Choices on what to learn at work

Hi everyone,

I’ll make this quick. I’m currently working in JS, css, sass, HTML, and pug. I’ve learned a lot with the front-end assignments I’ve been assigned. Since our dev team is short staffed and there is more work coming in, I’ve been asked to also take on other projects to help developers out. I was curious what your thoughts are when making these decisions. The three different projects focus on either electron, Java, or C#. The only experience I have had with Java is in college and I didn’t find it interesting. But considering I started coding in my second year of college I may not have given it a chance. For electron, I actually introduced it to myself when I first started working at my job because I wasn’t getting a lot of assignments yet. For anyone familiar with electron, I cannot tell you how exciting it was to see my first ever programmed desktop app working on my computer. :grin:

So getting back to why I am writing this topic: would you advise that I should continue with something like an electron based project since I definitely have more to learn in that area? Or should I try to get back with feeling comfortable with something like Java or C#. Someone told me it is good for someone in CS to have a server-side language under my belt and frankly I just want to have a good skill set for whatever may come next.


My thoughts:
Electron, Java, C#

Electron is for making cross platform desktop GUI programs. For example: VS Code editor is made with Electron. If you want to create desktop programs, and you want to leverage your existing web-based knowledge (JS, Node, HTMl, CSS), this is the ticket.

C# (in conjunction with ASP.NET and .NET Core) allows you to also create desktop and backend programs. (Note: There is an alpha software right now called Blazor, which will allow you to use C# for dynamic frontend work, running on the browser via WebAssembly… something interesting being developed right now.)

One recent development though is the new .NET Core, which allows you to write C# programs that are cross-platform and will run on Windows, Mac, Linux without any changes. (Unlike ASP.NET framework, which is mostly a Windows/IIS server hosted framework only.)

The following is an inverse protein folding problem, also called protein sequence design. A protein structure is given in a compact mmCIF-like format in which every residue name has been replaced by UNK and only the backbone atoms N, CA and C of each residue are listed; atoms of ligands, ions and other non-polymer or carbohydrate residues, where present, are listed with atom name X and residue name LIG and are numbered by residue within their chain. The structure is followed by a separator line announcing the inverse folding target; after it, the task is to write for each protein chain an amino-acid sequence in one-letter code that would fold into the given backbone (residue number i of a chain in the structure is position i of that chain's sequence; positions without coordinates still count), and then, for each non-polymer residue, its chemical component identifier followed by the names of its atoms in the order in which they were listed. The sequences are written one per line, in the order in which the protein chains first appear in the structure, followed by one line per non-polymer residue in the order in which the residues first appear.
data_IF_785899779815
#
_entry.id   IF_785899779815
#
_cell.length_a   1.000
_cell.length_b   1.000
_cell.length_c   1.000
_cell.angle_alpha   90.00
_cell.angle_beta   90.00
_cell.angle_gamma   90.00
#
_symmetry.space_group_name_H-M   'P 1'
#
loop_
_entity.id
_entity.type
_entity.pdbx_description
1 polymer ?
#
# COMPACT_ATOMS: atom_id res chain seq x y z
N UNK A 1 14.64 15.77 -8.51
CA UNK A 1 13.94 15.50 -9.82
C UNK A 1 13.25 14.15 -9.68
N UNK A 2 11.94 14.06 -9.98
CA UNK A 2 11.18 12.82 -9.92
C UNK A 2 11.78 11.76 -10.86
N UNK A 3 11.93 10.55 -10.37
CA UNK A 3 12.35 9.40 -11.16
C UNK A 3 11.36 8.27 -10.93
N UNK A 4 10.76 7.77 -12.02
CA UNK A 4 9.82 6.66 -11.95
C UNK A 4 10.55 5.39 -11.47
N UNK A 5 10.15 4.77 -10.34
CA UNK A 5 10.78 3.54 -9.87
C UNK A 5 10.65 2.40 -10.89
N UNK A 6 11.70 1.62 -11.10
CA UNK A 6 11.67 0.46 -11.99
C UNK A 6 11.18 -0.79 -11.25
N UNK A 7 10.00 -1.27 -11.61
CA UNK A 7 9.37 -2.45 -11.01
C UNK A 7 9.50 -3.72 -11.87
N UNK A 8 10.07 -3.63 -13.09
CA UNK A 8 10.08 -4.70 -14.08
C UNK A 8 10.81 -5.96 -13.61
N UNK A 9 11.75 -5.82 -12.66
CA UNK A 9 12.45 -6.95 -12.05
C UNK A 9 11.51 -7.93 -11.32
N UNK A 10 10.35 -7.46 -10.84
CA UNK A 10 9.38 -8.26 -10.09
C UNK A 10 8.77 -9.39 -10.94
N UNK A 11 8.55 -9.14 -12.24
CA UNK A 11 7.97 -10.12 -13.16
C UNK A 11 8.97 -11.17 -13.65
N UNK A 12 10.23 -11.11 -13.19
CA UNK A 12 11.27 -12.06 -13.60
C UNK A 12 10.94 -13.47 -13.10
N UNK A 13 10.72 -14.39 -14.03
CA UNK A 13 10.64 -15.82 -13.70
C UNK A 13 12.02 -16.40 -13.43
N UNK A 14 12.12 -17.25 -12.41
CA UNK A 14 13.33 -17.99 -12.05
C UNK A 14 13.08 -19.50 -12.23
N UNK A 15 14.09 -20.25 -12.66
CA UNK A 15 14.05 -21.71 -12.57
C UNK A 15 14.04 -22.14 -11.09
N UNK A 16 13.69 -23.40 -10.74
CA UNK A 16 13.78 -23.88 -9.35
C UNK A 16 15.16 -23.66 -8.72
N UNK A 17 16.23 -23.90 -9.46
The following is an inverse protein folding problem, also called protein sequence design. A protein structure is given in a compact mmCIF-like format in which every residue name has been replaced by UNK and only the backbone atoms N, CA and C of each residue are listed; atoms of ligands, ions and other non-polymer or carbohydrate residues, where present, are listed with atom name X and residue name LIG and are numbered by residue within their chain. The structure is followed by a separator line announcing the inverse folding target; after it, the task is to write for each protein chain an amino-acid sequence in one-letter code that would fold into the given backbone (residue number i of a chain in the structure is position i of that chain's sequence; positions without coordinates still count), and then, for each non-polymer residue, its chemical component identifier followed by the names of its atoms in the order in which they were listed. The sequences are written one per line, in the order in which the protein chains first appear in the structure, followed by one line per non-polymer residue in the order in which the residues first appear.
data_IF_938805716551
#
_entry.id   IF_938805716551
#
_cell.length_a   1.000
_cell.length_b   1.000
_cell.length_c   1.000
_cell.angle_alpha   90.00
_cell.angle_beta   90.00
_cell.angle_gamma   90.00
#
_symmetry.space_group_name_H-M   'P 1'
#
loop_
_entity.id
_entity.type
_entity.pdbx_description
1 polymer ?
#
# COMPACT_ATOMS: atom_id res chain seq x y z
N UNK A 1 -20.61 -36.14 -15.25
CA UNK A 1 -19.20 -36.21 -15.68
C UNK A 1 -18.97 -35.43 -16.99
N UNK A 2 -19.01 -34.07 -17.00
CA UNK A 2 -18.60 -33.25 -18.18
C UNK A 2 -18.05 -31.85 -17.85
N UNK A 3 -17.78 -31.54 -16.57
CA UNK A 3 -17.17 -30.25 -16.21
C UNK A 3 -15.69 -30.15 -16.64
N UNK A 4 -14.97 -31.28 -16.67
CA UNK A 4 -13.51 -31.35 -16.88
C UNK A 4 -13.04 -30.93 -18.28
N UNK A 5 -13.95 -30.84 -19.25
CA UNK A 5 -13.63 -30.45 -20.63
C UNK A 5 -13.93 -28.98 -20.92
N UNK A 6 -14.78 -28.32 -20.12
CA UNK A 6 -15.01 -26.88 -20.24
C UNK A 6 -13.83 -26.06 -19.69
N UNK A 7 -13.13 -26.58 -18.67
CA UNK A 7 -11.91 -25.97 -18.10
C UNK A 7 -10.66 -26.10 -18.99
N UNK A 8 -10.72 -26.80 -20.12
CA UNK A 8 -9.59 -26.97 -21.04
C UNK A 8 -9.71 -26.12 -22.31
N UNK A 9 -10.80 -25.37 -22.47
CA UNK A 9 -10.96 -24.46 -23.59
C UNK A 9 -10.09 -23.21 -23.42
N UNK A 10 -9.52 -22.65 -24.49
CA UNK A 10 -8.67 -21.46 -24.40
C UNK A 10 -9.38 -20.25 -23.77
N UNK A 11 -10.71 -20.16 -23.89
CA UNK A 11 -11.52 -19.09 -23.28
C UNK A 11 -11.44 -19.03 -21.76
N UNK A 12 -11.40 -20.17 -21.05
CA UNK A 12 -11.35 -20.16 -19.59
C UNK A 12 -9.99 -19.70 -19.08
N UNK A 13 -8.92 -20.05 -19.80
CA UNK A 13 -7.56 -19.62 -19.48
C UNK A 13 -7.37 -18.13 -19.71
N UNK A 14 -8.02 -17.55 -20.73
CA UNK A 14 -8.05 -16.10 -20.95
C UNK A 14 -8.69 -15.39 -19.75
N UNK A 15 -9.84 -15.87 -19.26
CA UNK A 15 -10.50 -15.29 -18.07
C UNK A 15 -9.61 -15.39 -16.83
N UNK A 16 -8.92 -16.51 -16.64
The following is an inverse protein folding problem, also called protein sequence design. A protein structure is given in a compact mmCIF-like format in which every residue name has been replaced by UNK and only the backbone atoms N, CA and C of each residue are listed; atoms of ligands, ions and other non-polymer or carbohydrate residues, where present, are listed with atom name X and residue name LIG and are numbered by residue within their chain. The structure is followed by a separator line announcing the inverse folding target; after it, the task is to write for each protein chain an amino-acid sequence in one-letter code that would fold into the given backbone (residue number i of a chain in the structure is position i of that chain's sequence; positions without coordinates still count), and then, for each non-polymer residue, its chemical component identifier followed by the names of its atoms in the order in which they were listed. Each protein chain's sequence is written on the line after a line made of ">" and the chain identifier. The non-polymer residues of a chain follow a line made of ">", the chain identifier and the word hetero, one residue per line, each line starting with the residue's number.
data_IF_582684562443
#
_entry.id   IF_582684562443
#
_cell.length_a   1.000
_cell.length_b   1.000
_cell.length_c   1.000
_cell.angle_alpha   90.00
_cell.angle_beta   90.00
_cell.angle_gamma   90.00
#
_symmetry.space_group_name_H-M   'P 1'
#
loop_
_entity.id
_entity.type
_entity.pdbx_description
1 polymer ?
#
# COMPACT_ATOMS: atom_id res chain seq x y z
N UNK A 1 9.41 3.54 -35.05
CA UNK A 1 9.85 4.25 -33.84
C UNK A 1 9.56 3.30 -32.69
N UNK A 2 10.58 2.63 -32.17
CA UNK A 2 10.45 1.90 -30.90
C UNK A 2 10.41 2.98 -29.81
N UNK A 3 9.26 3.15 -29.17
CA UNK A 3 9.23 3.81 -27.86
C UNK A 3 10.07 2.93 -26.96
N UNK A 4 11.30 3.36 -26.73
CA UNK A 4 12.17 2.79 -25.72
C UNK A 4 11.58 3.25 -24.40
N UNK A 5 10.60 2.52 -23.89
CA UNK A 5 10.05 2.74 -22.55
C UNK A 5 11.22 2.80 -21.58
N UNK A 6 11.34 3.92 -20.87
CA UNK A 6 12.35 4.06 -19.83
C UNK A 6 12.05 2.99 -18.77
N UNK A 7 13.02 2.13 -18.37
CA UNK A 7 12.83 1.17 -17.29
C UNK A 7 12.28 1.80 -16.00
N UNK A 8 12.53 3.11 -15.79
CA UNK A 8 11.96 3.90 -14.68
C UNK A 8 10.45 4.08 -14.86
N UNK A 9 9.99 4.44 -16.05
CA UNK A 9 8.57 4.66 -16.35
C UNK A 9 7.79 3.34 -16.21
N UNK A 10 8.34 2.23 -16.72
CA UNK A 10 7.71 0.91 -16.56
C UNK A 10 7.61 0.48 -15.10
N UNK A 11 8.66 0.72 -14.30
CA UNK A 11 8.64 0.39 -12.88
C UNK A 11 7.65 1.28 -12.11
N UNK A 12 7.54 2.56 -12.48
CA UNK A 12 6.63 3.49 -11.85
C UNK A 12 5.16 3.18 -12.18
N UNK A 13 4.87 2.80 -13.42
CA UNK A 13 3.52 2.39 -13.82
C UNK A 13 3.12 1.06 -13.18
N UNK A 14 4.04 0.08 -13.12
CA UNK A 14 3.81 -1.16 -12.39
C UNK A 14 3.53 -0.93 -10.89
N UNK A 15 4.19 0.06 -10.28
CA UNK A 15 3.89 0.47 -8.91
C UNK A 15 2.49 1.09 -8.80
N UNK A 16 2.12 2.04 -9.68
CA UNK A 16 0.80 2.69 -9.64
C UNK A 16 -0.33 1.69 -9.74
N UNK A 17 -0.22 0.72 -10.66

Java – I have no idea. Sorry.

Short answer:
Javascript (Electron)

Long answer:
Id consider Electron to basically be Javascript, Electron is the platform, but Javascript is the language. An application running on a website can be ported over to Electron relatively easily, since Electron at its core is just chrome. (huge abstraction, but good enough for this case). So for a comparison the JVM for Java is more or less the Electron for Javascript (more or less :smiley: )

If you already know the basics of Java then you more or less know the basics of C# as a language (they are very similar). Unless you plan on sticking with Microsoft products and .NET I wouldn’t focus to much on C#. The main things you could learn from Java and C# would be the different frameworks, since I’m pretty sure they didn’t teach you in school hehe. Something like Spring or Spring boot is a common web framework for Java (there are others too) for example. But learning frameworks is only good if you use them, so its situational. I wouldn’t jump into learning any framework without base knowledge of the language first, and Id learn toward anything your work uses.

Now Id consider Javascript to be the most useful since it can be ported to multiple different areas with similar code. (As I said before a web-app can be converted to an electron app pretty easily) You can also use javascript on the backend with nodejs, so understanding the basics of javascript is pretty nice. Since the language is pretty flexible and there are a lot of ways to use it, getting your feet wet with it is pretty good, especially since the Javascript ecosystem is growing the most rapidly, compared to Java and C#.

Its pretty easy for most of us to be biased, but Javascript does have a lot of potential in the current and in the future, it is the language of the web and that fact isn’t going to change any time soon.

Java and C# are extremely similar if you can work in one, it’s really easy to switch to the other. Java is more ubiquitous but C# is nicer to work in. Which of the available projects interest you more? Which would mean working with developers that you click better with? Go with whatever is most interesting to you.

Thanks guys, I think I’ll stick to electron for the interest and that I’ll be working with developers that I click best with.

You can certainly go and learn ASP.NET Core which is a web development framework in C# language.With it, you can make any type of server side application like APIs, Machine learning, websites, etc.

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